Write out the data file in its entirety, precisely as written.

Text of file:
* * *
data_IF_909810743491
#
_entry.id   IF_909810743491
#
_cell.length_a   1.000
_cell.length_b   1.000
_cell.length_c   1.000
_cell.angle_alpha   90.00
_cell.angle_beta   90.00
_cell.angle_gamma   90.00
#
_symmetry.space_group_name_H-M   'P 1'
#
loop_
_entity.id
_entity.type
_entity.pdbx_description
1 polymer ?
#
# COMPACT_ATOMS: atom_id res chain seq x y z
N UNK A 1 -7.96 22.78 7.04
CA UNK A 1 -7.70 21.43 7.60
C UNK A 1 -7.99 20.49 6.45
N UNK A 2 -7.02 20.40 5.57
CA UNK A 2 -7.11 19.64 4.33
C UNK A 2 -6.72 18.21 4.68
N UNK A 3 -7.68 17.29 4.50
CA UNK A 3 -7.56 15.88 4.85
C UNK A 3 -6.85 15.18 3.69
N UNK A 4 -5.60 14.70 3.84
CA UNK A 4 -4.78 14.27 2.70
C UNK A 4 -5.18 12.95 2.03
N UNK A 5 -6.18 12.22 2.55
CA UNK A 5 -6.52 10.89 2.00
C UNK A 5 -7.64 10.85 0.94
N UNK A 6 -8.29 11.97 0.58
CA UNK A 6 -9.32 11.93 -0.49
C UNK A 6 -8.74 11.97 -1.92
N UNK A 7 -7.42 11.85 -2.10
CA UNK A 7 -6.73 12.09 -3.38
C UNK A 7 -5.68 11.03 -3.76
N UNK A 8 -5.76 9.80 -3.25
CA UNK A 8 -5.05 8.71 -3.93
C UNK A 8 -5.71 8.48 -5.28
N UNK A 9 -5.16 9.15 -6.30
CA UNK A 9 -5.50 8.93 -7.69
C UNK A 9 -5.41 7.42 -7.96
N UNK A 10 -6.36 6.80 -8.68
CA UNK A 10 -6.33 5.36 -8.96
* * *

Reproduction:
data_IF_909810743491
#
_entry.id   IF_909810743491
#
_cell.length_a   1.000
_cell.length_b   1.000
_cell.length_c   1.000
_cell.angle_alpha   90.00
_cell.angle_beta   90.00
_cell.angle_gamma   90.00
#
_symmetry.space_group_name_H-M   'P 1'
#
loop_
_entity.id
_entity.type
_entity.pdbx_description
1 polymer ?
#
# COMPACT_ATOMS: atom_id res chain seq x y z
N UNK A 1 -7.96 22.78 7.04
CA UNK A 1 -7.70 21.43 7.60
C UNK A 1 -7.99 20.49 6.45
N UNK A 2 -7.02 20.40 5.57
CA UNK A 2 -7.11 19.64 4.33
C UNK A 2 -6.72 18.21 4.68
N UNK A 3 -7.68 17.29 4.50
CA UNK A 3 -7.56 15.88 4.85
C UNK A 3 -6.85 15.18 3.69
N UNK A 4 -5.60 14.70 3.84
CA UNK A 4 -4.78 14.27 2.70
C UNK A 4 -5.18 12.95 2.03
N UNK A 5 -6.18 12.22 2.55
CA UNK A 5 -6.52 10.89 2.00
C UNK A 5 -7.64 10.85 0.94
N UNK A 6 -8.29 11.97 0.58
CA UNK A 6 -9.32 11.93 -0.49
C UNK A 6 -8.74 11.97 -1.92
N UNK A 7 -7.42 11.85 -2.10
CA UNK A 7 -6.73 12.09 -3.38
C UNK A 7 -5.68 11.03 -3.76
N UNK A 8 -5.76 9.80 -3.25
CA UNK A 8 -5.05 8.71 -3.93
C UNK A 8 -5.71 8.48 -5.28
N UNK A 9 -5.16 9.15 -6.30
CA UNK A 9 -5.50 8.93 -7.69
C UNK A 9 -5.41 7.42 -7.96
N UNK A 10 -6.36 6.80 -8.68
CA UNK A 10 -6.33 5.36 -8.96